It had been two years since I had taken a seat in a classroom. Before CCA, my college experience took place at a large four-year institution where I felt more like a number than a person. The classrooms were lecture halls with sometimes several hundred students. I never fell in love with the college experience like so many of my high school friends – so I was nervous to return and try again.
I made my way down the hallway of CCA and found my classroom with Professor Scott Reichel. The class was English – which was always my favorite subject to study. I found a seat near the front and waited for Scott and the other students to begin to arrive. I was shocked that my class only had eight students, including myself. Continue reading
For most of my life I lived in extremely cold and snowy locations, so the lure of summer was powerful. My family was large and had limited resources so we didn’t travel or vacation – we just learned to make the best out of whatever season we happened to be in (which was usually winter). Summer meant warmth and sunshine and lazy days off from school, and we looked forward to it with a vengeance. Even in higher education we kicked back in the summer. At both 2-year and 4-year institutions the summer session was shorter with limited course offerings and a kind of kick-back mentality. The community colleges where I worked in the Chicago area catered to four-year students who were home working for the summer and wanted to take a course or two at their local community colleges.
But historically we haven’t really pushed our continuing students to take advantage of summer, and I think that needs to change. We work year-round, we raise our families year-round and it’s time to go to college year-round. Here’s why: Continue reading
Understanding the human experience is the key to both acceptance and harmony. CCA’s Theatre Director, Stacey D’Angelo, tackles the misconceptions of those with Autism Spectrum Disorder (ASD) through theatrical interpretation in the Spring 2015 production:
ASD is represented as a spectrum because it is quite different in each person, with varying levels of severity. It is known to affect communication, socialization and sensory processing, and is often misunderstood by people not on the autism spectrum. Many people with ASD have an average or above average intellect, but may struggle with how they interpret social cues, experience a sensitivity to sounds, lights or even smells, and sometimes calm themselves with repetitive behaviors. Misunderstanding can often manifest itself in the form of judgment, fear or ostracizing individuals that don’t fit in. But the antithesis to misunderstanding is education and empathy, which are both key lessons in this semester’s production. Continue reading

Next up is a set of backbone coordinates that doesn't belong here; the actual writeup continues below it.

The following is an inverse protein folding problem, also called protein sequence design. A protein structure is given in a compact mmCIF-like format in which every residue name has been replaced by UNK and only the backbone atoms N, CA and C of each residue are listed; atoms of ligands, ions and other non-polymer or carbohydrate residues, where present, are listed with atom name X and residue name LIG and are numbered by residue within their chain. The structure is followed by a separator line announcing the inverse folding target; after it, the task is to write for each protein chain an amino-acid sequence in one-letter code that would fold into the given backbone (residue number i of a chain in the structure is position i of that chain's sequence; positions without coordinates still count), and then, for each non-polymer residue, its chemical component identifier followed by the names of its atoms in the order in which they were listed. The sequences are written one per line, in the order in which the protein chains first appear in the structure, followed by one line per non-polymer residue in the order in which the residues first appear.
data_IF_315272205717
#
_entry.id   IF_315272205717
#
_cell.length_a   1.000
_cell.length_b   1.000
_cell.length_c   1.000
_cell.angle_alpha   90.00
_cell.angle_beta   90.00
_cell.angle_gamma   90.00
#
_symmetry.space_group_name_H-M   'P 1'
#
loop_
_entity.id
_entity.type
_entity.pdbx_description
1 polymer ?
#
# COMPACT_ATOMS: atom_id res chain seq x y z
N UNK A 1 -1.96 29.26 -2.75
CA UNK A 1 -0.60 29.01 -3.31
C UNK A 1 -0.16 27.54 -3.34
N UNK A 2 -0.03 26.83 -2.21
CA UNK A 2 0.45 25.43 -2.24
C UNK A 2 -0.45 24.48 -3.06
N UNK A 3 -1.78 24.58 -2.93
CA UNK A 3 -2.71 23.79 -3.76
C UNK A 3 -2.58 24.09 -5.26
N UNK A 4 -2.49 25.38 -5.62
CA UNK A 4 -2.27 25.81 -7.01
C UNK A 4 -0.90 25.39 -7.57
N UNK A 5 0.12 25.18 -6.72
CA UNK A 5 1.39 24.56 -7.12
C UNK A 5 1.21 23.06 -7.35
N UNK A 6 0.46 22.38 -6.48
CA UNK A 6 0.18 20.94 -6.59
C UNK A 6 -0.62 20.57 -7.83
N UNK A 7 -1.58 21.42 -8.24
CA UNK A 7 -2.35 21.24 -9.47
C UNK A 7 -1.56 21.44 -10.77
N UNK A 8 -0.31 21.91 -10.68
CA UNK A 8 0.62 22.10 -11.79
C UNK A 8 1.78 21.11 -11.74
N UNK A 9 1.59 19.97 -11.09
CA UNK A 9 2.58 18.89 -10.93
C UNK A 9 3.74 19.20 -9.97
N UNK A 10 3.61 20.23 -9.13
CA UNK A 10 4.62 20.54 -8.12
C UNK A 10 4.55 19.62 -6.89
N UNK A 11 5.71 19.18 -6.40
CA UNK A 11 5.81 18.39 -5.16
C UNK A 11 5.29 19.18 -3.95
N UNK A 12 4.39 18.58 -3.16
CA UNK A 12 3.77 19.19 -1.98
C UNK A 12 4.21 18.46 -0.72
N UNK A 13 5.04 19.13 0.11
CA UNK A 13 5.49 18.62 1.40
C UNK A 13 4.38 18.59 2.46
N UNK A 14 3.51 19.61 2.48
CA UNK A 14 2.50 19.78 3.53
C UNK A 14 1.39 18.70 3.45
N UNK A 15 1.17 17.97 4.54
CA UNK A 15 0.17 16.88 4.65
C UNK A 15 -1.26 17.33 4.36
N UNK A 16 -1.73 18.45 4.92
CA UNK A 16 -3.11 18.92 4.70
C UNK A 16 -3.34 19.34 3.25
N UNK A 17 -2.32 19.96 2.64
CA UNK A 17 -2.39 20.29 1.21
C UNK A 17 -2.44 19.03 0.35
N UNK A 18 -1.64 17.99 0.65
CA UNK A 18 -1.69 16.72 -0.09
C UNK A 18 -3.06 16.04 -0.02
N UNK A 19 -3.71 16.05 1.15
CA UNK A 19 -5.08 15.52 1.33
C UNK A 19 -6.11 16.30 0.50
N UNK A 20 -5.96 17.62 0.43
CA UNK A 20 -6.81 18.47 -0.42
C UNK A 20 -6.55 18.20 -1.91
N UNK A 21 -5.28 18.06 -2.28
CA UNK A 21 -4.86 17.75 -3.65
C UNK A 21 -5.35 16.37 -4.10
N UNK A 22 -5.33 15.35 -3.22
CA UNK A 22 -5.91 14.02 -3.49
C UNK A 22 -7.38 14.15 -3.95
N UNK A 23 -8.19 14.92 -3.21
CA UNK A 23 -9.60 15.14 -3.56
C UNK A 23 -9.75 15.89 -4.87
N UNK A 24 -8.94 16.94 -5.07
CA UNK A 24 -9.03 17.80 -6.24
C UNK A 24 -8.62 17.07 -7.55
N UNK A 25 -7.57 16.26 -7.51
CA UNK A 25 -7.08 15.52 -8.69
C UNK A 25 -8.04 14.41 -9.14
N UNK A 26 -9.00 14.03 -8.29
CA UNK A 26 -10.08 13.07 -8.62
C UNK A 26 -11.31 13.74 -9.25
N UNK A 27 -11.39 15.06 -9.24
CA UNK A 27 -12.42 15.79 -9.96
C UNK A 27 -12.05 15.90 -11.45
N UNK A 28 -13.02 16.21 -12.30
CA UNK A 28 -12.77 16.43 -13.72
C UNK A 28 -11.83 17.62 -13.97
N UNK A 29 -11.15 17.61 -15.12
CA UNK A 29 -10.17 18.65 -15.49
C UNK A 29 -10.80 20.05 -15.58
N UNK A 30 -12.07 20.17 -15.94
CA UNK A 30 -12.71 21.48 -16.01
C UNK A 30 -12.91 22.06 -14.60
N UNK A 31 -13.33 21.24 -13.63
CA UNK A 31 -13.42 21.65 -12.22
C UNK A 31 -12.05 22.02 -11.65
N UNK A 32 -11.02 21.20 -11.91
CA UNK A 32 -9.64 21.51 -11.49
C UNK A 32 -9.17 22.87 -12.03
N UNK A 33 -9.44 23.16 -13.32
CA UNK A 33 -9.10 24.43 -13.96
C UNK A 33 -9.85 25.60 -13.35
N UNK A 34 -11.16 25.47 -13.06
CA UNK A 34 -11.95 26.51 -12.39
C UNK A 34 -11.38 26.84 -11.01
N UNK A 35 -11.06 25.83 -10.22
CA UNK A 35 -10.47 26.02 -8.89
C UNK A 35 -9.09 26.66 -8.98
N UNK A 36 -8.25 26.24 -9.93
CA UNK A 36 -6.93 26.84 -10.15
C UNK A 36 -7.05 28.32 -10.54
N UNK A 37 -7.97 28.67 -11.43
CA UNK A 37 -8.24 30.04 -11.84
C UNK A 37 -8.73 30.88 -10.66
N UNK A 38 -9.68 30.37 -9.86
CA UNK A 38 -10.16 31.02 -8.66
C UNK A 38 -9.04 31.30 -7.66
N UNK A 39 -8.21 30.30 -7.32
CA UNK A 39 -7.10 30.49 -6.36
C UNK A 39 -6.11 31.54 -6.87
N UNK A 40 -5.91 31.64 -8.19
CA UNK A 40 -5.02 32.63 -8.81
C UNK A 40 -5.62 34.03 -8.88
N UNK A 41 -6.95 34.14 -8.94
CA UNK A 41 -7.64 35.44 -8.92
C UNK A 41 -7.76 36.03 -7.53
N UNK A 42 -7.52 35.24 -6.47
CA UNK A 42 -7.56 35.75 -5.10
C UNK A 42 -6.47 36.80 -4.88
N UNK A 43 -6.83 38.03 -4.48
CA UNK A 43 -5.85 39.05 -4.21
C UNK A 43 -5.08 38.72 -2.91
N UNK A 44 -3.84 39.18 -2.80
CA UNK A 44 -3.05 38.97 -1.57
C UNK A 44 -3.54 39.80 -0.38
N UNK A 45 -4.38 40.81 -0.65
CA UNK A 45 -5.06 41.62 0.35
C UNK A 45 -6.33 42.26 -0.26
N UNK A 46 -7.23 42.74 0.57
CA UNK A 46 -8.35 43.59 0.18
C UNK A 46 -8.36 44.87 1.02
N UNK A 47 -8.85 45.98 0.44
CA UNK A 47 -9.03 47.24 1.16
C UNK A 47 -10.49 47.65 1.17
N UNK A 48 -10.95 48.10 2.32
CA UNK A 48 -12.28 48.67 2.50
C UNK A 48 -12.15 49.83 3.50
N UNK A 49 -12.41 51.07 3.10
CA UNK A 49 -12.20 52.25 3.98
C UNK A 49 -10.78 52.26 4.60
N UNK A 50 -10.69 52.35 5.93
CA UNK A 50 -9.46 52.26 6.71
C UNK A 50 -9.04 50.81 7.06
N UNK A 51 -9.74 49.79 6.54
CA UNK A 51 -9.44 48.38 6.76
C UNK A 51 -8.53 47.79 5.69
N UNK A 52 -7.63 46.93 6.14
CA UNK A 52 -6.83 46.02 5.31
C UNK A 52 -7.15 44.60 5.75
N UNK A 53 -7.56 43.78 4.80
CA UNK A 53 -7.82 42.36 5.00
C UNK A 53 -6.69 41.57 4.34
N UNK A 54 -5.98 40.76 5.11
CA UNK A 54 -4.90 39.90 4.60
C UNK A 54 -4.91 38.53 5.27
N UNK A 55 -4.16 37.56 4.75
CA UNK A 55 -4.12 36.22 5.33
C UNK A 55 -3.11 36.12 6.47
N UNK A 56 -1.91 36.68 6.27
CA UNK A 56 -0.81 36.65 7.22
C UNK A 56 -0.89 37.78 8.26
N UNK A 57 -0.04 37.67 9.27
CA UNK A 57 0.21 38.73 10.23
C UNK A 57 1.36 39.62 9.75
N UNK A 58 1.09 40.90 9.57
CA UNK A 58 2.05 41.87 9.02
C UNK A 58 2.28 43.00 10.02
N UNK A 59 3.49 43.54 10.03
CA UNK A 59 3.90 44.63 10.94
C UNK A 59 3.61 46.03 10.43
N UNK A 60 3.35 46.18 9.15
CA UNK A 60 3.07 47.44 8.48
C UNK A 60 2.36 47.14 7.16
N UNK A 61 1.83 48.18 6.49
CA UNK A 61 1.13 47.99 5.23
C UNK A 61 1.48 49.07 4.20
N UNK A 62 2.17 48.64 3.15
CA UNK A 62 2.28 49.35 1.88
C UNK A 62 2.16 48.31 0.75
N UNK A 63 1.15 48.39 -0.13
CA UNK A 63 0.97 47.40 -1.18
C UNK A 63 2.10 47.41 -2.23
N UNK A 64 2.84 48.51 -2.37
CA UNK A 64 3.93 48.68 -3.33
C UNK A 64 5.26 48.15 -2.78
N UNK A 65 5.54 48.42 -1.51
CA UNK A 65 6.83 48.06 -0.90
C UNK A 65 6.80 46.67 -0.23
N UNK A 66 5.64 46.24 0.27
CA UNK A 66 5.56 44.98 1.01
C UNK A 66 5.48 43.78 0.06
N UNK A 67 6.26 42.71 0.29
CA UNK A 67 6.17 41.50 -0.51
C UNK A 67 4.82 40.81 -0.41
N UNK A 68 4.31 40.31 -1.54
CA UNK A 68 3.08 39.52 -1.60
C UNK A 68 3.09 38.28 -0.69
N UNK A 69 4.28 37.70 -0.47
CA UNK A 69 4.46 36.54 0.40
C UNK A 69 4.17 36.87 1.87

Savvy students who like to save money while still receiving the best education possible know that the associate degree has become one of the more valuable assets that a person can have in their toolbox. Students are opting to first start with a two-year degree and then transfer to a four-year institution to earn their bachelor’s degree. Not only is this one of the most cost effective ways to gain a quality education, but it also allows a student to change their mind about their focus without losing too much time.
Maybe it’s the saved money, or the convenience or even the flexibility of scheduling that has driven people to go to community colleges, but one thing is for sure: the transfer options and assistance are what ensures success after graduation.
One of CCA’s top priorities is ensuring that the transfer process is as easy and seamless as possible. With guidance, tools and resources, CCA students have more potential to succeed than ever. The designated degree program ensures that all classes and credits will transfer to one of the four-year institutions that the college partners with. This means that when you transfer to a university, all of your classes will come with you, making completing a bachelor’s degree more affordable.
One of the best things about being a college student is all of the new opportunities you are afforded. Beyond the classroom there are many ways for a student to realize their full potential, and joining a student club is one of the best ways to get involved on campus.
There are many reasons why joining a student club is beneficial, both personally and professionally. What areas of your life do you want to improve?
Make new friends and connections
Once you graduate and move into a professional field, networking will be essential in both job growth and reach. This is true of almost any area. Joining a club gives you the opportunity to not only make some new, like-minded friends, but also stretch your networking muscles. Continue reading